Original Article

Journal of Inherited Metabolic Disease

, Volume 37, Issue 6, pp 991-1001

First online:

Value of plasma chitotriosidase to assess non-neuronopathic Gaucher disease severity and progression in the era of enzyme replacement therapy

  • L. van DussenAffiliated withDepartment of Endocrinology and Metabolism, Academic Medical Center, University of Amsterdam Email author 
  • , E. J. HendriksAffiliated withDepartment of Medical Biochemistry, Academic Medical Center, University of Amsterdam
  • , J. E. M. GroenerAffiliated withDepartment of Medical Biochemistry, Academic Medical Center, University of Amsterdam
  • , R. G. BootAffiliated withDepartment of Medical Biochemistry, Academic Medical Center, University of Amsterdam
  • , C. E. M. HollakAffiliated withDepartment of Endocrinology and Metabolism, Academic Medical Center, University of Amsterdam
  • , J. M. F. G. AertsAffiliated withDepartment of Medical Biochemistry, Academic Medical Center, University of Amsterdam

Rent the article at a discount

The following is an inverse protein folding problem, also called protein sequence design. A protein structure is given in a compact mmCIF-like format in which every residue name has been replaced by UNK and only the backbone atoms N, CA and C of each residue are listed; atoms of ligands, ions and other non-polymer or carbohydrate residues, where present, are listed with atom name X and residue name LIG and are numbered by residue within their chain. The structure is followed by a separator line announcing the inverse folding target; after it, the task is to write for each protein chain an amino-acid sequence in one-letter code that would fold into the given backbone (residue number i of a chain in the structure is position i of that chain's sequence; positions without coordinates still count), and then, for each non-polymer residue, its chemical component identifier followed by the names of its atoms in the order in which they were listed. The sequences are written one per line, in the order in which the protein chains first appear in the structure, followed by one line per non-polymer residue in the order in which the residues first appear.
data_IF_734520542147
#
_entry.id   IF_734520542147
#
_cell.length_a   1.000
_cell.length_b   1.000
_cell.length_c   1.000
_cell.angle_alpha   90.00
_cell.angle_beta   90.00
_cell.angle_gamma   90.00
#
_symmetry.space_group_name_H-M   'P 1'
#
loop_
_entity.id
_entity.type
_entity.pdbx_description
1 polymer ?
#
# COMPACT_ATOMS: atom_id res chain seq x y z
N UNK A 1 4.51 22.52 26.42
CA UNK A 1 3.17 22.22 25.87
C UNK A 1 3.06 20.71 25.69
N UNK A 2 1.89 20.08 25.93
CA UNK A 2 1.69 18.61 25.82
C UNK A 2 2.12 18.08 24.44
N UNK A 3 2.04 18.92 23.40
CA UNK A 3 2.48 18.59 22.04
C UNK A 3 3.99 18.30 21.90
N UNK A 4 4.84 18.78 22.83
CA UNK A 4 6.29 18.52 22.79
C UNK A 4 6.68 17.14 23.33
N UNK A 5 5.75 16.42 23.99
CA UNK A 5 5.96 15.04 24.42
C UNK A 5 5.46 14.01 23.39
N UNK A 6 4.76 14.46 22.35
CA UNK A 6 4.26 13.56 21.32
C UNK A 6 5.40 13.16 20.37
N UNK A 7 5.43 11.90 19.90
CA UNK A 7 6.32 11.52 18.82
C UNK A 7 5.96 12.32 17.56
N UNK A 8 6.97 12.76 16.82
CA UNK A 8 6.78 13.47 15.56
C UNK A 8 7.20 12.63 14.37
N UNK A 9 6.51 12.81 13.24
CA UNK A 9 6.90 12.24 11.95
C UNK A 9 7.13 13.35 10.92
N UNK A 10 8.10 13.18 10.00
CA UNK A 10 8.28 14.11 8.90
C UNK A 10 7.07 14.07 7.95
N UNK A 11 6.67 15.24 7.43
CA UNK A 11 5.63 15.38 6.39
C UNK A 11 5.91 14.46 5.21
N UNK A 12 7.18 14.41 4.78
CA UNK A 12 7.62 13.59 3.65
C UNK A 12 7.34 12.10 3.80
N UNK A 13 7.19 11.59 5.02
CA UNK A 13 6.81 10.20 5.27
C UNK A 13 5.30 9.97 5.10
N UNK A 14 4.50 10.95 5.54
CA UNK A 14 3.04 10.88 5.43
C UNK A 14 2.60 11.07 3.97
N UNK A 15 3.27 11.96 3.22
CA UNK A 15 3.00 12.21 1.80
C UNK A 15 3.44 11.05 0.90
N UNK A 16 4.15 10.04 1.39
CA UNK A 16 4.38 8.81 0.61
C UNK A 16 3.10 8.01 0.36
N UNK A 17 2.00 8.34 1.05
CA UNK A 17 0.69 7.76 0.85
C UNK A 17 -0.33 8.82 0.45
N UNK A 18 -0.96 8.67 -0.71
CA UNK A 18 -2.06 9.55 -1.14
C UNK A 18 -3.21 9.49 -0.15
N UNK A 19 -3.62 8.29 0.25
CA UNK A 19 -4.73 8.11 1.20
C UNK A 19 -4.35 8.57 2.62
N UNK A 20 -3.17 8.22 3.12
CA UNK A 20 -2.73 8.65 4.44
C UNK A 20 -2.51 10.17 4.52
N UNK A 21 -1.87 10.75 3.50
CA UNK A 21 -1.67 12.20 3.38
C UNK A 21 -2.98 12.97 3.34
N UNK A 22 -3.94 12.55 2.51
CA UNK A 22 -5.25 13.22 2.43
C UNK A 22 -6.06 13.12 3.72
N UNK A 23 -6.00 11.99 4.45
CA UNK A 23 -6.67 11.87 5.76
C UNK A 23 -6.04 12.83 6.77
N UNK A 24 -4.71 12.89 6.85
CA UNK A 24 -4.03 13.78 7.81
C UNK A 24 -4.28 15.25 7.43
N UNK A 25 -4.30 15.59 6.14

Rent now

* Final gross prices may vary according to local VAT.

Get Access

Abstract

Gaucher disease (GD) is caused by deficiency of the enzyme glucocerebrosidase catalysing the regular lysosomal degradation of glucosylceramide. In the common non-neuropathic variant of GD, glucosylceramide-laden macrophages (Gaucher cells) accumulate in various tissues. Gaucher cells secrete chitotriosidase, an active chitinase, resulting in increased plasma chitotriosidase levels, which can be sensitively monitored by an enzyme activity assay. Plasma chitotriosidase is a rough estimate of body burden of Gaucher cells. Non-neuronopathic GD is presently treated by enzyme replacement therapy (ERT) and substrate reduction therapy (SRT). We addressed the question whether plasma chitotriosidase acts as (predictive) marker of clinical manifestations in non-neuronopathic GD patients receiving treatment. Reductions in plasma chitotriosidase during therapy correlated with corrections in liver and spleen volumes and showed positive trends with improvements in haemoglobin and platelet count and bone marrow composition. The occurrence of long-term complications and associated conditions such as multiple myeloma, bone complications, Parkinson’s disease, hepatocellular carcinoma and pulmonary hypertension positively correlated with the plasma chitotriosidase level pre-therapy, the average plasma chitotriosidase during 3 years of ERT and the residual plasma chitotriosidase after 2 years of ERT. In summary, plasma chitotriosidase is a valuable marker in the assessment and follow-up of GD patients.